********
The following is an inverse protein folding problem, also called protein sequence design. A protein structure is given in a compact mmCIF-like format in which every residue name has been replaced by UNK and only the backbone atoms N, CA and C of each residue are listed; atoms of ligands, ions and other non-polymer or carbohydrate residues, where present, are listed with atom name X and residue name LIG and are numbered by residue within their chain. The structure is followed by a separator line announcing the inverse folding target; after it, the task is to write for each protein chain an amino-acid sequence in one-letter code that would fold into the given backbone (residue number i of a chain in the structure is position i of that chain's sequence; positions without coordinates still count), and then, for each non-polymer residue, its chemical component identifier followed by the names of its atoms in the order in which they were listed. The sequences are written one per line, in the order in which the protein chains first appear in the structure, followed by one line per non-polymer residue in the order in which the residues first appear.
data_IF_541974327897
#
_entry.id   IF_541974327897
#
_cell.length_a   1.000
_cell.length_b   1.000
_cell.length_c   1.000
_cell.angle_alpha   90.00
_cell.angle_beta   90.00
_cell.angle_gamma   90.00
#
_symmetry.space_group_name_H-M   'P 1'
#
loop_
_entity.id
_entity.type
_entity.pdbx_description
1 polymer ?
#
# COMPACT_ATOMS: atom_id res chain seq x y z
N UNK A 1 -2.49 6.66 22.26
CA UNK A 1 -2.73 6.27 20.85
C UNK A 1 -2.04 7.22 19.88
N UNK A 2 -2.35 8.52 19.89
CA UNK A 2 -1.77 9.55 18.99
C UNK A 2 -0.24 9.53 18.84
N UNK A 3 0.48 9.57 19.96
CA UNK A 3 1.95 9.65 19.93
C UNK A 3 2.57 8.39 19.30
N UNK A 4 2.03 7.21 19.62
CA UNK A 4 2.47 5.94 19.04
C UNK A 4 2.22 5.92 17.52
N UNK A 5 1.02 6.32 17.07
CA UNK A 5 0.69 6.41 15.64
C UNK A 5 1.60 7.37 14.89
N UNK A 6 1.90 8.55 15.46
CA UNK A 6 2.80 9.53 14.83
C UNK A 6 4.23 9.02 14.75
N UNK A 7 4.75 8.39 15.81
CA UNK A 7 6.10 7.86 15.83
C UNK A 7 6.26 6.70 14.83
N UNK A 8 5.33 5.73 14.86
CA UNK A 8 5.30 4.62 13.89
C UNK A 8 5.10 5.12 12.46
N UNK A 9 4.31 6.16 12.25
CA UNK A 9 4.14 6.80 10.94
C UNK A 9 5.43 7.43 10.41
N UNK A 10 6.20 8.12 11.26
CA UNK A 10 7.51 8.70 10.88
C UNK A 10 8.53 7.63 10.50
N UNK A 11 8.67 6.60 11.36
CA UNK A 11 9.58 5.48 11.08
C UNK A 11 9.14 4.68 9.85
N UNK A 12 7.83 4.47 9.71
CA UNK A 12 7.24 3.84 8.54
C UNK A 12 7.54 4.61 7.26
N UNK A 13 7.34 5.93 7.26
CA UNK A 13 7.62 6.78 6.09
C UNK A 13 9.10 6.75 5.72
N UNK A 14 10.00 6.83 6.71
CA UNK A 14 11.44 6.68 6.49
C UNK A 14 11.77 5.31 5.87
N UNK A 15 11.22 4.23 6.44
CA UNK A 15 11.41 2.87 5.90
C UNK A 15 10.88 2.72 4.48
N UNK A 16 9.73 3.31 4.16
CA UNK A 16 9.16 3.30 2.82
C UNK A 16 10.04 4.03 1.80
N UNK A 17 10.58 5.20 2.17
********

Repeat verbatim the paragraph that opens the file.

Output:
The following is an inverse protein folding problem, also called protein sequence design. A protein structure is given in a compact mmCIF-like format in which every residue name has been replaced by UNK and only the backbone atoms N, CA and C of each residue are listed; atoms of ligands, ions and other non-polymer or carbohydrate residues, where present, are listed with atom name X and residue name LIG and are numbered by residue within their chain. The structure is followed by a separator line announcing the inverse folding target; after it, the task is to write for each protein chain an amino-acid sequence in one-letter code that would fold into the given backbone (residue number i of a chain in the structure is position i of that chain's sequence; positions without coordinates still count), and then, for each non-polymer residue, its chemical component identifier followed by the names of its atoms in the order in which they were listed. The sequences are written one per line, in the order in which the protein chains first appear in the structure, followed by one line per non-polymer residue in the order in which the residues first appear.